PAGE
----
Finally, by 1900H we found ourselves being warmly welcomed in this house of our Mansaka guide. We didn't want to risk riding a habal-habal at night - and under such muddy conditions - so we gladly accepted the invitation to spend the night there.

The limatik wounds would linger for a while, but I was thankful that we managed to climb Mt. Mayo, truly a major climb, and a worthy challenge in Davao Oriental. En route to Mati the next day, I had a habal-habal injury which forced us to return to Davao. Fortunately, my condition improved and we still managed to climb Mt. Apo. Sadly, we couldn't explore the still-inaccessible Mt. Kampalili and the more manageable Mt. Puting Bato but that would be for another time. Thank you Alex for guiding us - and a big thanks too to our Mansaka guides for finding our way through the dense jungle, and for the hospitality. The native chicken cooked in bamboo was unforgettable!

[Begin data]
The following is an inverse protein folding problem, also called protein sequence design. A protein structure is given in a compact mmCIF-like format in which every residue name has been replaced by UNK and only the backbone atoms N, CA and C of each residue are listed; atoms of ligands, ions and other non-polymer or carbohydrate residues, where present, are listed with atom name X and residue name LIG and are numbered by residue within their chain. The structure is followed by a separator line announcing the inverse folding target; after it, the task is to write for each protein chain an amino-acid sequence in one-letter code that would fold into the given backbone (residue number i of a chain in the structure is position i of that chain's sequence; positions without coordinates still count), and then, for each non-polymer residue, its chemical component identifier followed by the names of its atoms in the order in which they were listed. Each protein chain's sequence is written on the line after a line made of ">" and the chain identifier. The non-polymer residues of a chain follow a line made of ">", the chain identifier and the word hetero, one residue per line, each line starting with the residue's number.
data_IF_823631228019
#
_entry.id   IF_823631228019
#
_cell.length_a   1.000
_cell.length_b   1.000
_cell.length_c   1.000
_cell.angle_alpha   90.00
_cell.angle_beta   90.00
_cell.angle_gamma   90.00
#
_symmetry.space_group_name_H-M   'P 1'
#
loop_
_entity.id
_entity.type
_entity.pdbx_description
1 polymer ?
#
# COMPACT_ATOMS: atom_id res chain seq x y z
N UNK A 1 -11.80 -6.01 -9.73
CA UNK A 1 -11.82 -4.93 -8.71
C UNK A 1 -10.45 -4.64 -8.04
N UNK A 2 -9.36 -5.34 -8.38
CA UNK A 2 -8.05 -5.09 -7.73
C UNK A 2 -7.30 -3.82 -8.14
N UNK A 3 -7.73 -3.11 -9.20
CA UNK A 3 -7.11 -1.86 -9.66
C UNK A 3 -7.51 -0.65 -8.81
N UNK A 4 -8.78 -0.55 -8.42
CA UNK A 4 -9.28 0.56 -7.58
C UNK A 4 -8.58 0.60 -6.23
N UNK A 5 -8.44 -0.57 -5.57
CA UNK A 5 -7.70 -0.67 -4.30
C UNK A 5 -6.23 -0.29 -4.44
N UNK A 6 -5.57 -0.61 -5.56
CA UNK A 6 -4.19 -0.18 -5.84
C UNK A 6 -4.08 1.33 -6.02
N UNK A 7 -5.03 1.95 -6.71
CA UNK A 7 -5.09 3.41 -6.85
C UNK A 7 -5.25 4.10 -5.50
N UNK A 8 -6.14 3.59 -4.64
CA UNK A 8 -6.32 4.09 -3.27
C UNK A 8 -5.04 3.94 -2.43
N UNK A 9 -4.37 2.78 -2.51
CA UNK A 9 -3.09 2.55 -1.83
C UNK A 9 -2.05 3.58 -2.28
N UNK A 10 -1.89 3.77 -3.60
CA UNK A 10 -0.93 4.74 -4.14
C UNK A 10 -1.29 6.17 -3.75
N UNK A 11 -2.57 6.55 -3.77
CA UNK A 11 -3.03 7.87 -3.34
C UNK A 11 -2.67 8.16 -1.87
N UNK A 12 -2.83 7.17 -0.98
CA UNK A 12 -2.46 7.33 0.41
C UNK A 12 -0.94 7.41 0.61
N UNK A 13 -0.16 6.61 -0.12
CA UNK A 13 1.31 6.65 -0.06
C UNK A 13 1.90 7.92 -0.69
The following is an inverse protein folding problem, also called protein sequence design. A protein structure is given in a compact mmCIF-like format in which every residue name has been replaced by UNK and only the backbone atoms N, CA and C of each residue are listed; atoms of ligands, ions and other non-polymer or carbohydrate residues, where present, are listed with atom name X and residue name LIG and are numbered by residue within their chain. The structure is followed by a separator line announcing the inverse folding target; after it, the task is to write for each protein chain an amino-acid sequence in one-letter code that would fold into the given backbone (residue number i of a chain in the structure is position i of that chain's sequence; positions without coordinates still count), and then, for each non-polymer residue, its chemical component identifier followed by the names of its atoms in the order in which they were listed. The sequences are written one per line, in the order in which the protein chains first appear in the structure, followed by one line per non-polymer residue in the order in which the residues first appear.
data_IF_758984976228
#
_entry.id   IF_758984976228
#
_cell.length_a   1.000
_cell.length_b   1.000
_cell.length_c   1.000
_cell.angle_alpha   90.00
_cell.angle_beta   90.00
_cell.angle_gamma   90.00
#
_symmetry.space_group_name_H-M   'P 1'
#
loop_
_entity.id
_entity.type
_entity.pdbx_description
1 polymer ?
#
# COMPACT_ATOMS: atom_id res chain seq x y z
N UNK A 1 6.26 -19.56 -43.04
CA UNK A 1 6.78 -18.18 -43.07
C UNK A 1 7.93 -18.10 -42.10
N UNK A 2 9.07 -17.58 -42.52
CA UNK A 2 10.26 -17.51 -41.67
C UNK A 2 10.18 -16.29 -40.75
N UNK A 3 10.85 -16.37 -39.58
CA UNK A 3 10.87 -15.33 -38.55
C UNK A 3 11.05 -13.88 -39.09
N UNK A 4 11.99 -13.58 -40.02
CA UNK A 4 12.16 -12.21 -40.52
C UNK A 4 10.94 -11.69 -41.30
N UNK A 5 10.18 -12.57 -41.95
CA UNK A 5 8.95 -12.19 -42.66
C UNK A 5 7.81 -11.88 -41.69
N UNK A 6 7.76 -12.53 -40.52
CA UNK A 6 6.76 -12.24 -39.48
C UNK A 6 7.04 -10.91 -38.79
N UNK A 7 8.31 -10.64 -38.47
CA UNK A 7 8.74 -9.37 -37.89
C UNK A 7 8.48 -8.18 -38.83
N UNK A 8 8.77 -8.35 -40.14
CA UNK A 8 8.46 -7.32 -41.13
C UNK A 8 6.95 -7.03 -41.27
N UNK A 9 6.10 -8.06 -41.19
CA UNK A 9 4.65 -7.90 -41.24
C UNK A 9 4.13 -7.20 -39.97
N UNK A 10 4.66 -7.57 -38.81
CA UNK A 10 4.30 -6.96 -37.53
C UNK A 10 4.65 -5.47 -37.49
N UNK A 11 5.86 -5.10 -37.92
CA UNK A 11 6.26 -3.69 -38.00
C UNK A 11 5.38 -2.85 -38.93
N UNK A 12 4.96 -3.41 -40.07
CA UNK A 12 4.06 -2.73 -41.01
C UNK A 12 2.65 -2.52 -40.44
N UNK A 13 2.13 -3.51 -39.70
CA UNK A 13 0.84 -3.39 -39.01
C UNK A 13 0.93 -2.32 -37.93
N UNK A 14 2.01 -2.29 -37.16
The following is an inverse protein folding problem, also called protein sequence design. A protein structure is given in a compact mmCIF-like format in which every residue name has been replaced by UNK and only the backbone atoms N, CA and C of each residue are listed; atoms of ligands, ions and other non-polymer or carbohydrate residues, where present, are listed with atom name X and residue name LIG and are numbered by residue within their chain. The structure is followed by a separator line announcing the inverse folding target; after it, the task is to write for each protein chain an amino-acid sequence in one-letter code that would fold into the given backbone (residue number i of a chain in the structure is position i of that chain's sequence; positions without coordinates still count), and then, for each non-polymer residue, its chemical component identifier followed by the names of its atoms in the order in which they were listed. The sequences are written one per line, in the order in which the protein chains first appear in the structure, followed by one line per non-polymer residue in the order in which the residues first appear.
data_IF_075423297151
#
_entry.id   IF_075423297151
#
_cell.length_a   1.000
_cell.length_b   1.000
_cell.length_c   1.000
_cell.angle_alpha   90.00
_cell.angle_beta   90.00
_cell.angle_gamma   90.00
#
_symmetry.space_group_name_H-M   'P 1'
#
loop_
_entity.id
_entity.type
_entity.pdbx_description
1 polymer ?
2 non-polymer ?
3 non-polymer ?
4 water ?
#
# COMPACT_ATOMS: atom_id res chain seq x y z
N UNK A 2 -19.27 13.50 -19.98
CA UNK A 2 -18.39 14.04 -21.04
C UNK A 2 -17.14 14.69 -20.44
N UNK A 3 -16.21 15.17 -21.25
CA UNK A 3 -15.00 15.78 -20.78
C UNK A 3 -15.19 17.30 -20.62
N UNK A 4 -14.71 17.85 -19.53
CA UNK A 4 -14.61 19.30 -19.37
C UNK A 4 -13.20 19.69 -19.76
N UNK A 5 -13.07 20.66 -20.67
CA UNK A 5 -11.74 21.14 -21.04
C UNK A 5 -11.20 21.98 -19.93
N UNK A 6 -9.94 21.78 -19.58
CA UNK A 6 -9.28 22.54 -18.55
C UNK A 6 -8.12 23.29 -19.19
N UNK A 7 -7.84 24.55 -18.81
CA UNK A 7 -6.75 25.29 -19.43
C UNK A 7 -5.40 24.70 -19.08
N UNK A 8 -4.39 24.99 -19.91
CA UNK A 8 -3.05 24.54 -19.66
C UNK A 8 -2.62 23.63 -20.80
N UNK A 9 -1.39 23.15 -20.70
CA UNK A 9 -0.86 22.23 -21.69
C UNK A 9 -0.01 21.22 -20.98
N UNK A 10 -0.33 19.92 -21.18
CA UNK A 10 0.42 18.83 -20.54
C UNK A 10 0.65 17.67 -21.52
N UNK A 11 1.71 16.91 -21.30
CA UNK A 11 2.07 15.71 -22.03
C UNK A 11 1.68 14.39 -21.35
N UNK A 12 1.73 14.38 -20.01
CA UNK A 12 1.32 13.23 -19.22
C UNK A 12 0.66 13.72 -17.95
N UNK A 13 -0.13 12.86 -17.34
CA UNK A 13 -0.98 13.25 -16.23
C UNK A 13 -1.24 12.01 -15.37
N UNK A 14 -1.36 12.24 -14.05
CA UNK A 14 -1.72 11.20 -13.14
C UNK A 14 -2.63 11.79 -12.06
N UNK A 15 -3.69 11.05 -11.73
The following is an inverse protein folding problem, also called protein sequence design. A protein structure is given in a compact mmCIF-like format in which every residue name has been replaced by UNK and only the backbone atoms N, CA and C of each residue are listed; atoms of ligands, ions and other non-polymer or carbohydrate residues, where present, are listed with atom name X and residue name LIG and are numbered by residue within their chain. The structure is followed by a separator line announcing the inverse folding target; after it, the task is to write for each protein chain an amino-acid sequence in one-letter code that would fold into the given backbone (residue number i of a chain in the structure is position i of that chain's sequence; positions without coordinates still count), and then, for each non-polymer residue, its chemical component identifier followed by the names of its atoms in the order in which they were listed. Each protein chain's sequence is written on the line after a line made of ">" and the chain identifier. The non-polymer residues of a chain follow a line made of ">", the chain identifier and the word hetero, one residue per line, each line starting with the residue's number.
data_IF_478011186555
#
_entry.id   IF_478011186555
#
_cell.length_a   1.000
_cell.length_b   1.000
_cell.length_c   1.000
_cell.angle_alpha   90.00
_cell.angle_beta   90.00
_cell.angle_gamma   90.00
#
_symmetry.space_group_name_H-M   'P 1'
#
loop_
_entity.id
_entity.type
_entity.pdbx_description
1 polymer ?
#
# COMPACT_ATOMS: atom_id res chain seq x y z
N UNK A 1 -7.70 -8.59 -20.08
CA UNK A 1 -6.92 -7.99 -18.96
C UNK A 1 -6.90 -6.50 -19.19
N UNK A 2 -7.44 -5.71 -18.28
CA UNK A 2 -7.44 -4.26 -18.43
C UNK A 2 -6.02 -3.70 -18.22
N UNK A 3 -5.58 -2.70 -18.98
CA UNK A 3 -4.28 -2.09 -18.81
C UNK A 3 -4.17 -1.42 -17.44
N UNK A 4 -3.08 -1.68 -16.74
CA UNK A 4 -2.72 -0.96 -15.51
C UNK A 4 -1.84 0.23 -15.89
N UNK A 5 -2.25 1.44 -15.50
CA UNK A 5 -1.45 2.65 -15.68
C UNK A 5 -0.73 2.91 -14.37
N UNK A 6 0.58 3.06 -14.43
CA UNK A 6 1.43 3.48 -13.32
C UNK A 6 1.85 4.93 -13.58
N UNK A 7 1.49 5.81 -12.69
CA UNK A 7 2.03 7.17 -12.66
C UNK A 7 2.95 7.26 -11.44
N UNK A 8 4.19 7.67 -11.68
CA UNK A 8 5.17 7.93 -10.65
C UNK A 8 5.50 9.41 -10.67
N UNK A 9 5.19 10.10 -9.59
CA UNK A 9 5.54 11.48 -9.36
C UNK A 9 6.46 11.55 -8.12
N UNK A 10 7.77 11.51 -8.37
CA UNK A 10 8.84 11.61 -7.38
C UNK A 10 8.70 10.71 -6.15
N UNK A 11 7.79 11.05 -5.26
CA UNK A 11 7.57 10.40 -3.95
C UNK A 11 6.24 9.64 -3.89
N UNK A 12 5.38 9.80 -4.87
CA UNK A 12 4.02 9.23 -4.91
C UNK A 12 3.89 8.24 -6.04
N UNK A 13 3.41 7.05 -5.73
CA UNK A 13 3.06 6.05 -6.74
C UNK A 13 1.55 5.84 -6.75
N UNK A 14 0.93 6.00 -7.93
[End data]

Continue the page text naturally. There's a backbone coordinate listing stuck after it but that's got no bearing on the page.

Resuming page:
PINOYMOUNTAINEER IN MINDANAO 2014
Hiking matters #432: Mt. Candalaga, Day 1: To the campsite
Hiking matters #433: Mt. Candalaga, Day 2: To the summit and back
Hiking matters #434: Mt. Mayo in Tarragona, Davao Oriental
Hiking matters #435: Mt. Apo via Kapatagan dayhike

Hiking matters #433: Mt. Candalaga, Compostela Valley Day 2: Up the summit

Walking through fallen tree trunks en route to the summit of Mt. Candalaga
Continued from Hiking matters #432: From Camp 2, we woke up early, hoping to reach the summit in time for an early morning clearing. It was estimated to be a 2-3 hour hike, but given the fact that the mountain hasn't been climbed in over two years, we took that estimate cautiously, hoping that there weren't fallen trees obstructing the trail.